Now that the emotional storm following the American Statistical Association’s statement on p-values is slowing down (is it? was there even a storm outside of the statistics area?), let’s think about a practical issue. One that greatly influences data analysis in most fields: statistical software. Statistical software influences which methods are used and how they are reported. Software companies thus affect entire disciplines and how they progress and communicate. Star notation for p-value thresholds in statistical software No matter whether your field uses SAS, SPSS (now IBM), STATA, or another statistical software package, you’re likely to have seen the star … Continue reading Statistical software should remove *** notation for statistical significance
The parallel coordinate plot is useful for visualizing multivariate data in a dis-aggregated way, where we have multiple numerical measurements for each record. A scatter plot displays two measurements for each record by using the two axes. A parallel coordinate plot can display many measurements for each record, by using many (parallel) axes – one for each measurement. While not as popular as other charts, it sometimes turns out to be useful, so it’s good to have it in the visualization toolkit. Software such as TIBCO Spotfire and XLMiner include the parallel coordinate plot. There’s even a free Excel add-on. But … Continue reading Parallel coordinate plot in Tableau: a workaround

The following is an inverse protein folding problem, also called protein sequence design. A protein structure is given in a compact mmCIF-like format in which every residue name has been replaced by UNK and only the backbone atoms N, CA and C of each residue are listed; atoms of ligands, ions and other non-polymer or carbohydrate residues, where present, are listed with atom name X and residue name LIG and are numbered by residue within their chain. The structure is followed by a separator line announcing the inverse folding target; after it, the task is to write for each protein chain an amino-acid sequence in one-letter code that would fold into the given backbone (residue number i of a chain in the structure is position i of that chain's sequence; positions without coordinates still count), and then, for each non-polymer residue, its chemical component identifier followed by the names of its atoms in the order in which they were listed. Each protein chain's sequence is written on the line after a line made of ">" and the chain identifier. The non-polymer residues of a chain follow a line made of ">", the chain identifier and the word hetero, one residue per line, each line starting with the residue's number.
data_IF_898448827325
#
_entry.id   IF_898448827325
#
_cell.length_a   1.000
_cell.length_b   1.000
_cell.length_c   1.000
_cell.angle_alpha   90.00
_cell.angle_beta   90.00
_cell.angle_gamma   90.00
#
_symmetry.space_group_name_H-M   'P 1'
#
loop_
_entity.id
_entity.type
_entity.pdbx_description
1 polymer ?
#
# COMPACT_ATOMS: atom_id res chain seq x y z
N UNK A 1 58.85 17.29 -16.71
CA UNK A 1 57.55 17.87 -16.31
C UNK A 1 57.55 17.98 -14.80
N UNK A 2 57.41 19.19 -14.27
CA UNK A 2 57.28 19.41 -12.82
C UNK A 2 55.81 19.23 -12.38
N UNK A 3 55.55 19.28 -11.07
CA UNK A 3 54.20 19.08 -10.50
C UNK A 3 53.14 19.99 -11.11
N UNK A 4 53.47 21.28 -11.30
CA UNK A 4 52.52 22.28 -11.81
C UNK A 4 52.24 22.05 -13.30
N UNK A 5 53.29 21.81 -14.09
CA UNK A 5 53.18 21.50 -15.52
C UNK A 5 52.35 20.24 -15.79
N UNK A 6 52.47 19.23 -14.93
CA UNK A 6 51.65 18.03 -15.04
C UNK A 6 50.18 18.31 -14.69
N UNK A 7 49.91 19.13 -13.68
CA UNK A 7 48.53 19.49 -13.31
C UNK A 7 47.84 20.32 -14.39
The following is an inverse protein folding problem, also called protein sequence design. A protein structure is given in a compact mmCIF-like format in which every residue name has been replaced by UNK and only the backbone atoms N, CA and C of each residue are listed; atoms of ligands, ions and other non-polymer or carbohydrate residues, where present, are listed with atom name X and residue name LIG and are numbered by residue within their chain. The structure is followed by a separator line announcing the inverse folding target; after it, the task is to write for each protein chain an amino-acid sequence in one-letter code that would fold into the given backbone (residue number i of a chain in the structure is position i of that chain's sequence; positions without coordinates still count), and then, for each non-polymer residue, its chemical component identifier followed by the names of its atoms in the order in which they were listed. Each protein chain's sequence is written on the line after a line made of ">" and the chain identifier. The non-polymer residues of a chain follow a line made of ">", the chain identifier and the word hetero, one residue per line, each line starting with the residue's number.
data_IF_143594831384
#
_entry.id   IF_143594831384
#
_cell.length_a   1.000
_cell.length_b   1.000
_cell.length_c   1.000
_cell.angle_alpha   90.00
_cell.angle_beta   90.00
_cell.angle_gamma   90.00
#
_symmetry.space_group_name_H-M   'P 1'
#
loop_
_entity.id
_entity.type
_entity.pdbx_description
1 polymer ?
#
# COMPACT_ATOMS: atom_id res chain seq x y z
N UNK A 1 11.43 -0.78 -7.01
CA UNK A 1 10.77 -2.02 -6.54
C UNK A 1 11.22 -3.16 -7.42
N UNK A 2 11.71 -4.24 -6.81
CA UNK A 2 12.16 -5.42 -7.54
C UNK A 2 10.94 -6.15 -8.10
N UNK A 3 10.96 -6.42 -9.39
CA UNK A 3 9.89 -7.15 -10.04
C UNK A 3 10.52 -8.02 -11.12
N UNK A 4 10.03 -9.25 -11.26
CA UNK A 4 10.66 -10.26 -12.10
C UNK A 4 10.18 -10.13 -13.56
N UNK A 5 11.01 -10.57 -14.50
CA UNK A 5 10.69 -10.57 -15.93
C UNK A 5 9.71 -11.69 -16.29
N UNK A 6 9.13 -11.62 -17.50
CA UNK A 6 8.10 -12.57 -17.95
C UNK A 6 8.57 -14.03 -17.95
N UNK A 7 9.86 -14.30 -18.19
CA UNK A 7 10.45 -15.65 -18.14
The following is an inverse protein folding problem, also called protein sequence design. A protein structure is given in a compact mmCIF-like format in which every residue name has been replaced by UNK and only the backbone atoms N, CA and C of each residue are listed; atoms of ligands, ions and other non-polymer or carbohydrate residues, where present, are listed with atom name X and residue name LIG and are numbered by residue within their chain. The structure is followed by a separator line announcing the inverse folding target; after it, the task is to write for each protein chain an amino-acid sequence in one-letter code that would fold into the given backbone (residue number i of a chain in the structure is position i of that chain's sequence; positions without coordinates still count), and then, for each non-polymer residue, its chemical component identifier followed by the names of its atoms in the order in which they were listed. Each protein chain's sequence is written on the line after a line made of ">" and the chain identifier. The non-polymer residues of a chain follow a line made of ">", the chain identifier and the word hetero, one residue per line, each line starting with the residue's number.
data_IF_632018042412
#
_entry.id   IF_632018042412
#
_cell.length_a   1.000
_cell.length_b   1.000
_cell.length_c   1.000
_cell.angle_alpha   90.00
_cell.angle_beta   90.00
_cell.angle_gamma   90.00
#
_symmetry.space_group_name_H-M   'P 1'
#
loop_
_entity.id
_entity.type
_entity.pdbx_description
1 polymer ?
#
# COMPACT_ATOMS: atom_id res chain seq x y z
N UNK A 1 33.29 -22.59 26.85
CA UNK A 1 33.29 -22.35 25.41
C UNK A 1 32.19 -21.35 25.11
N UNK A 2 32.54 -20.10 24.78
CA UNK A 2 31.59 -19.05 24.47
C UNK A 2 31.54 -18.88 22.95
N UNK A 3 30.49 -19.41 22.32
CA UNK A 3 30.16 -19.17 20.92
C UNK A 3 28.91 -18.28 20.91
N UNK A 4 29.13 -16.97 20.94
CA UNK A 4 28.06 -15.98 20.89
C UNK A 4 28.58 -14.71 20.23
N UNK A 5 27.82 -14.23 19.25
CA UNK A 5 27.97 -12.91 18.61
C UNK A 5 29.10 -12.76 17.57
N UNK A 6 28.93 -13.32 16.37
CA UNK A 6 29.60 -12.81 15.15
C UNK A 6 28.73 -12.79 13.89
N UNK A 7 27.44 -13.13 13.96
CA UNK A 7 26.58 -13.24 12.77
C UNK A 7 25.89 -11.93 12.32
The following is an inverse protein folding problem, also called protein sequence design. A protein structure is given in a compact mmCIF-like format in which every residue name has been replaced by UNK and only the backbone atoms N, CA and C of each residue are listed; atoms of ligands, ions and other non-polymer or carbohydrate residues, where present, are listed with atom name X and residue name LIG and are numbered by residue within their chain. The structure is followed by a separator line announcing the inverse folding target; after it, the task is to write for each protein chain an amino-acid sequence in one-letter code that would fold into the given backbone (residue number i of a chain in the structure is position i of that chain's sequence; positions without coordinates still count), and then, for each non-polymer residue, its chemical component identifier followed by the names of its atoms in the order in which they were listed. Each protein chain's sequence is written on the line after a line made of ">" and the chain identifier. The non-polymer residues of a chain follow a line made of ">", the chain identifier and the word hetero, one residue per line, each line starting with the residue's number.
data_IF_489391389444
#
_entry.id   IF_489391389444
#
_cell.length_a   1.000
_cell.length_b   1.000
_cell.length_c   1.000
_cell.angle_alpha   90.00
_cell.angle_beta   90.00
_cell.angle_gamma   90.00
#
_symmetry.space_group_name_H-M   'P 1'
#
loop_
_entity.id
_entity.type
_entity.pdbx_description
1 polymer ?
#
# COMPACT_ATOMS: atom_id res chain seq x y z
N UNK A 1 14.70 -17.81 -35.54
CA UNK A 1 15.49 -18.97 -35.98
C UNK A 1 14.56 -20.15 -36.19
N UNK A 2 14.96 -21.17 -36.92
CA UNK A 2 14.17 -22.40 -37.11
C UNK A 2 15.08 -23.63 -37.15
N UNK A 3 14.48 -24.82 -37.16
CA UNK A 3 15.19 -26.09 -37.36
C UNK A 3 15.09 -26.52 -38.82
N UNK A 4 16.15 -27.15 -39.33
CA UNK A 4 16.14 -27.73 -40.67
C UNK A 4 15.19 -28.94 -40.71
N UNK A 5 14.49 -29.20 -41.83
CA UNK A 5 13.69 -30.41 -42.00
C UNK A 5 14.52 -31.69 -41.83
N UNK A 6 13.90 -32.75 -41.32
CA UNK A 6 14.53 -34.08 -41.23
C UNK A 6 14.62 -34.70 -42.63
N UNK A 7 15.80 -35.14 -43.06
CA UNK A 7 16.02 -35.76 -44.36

In business schools it is common to teach statistics courses using Microsoft Excel, due to its wide accessibility and the familiarity of business students with the software. There is a large debate regarding this practice, but at this point the reality is clear: the figure that I am familiar with is about 50% of basic stat courses in b-schools use Excel and 50% use statistical software such as Minitab or JMP. Another trend is moving from offline software to “cloud computing” — Software such as www.statcrunch.com offer basic stat functions in an online, collaborative, social-networky style. Following the popularity of … Continue reading Google Spreadsheets for teaching probability?
I just learned of the new Prediction API by Google — in brief, you upload a training set with up to 1 million records and let Google’s engine build an algorithm trained on the data. Then, upload a new dataset for prediction, and Google will apply the learned algorithm to score those data. On the user’s side, this is a total blackbox since you have no idea what algorithms are used and which is chosen (probably an ensemble). The predictions can therefore be used for utility (accurate predictions). For researchers, this is a great tool for getting a predictive accuracy … Continue reading Google’s new prediction API
I am following up on two earlier posts regarding using SAS On Demand for Academics. The version of EM has been upgraded to 6.1, which means that I am now able to upload and reach non-SAS files on the SAS Server – hurray! The process is quite cumbersome, and I do thank my SAS programming memory from a decade ago. Here’s a description for those instructors who want to check it out (it took me quite a while to piece all the different parts and figure out the right code): Find the directory path for your course on the SAS … Continue reading SAS On Demand Take 3: Success!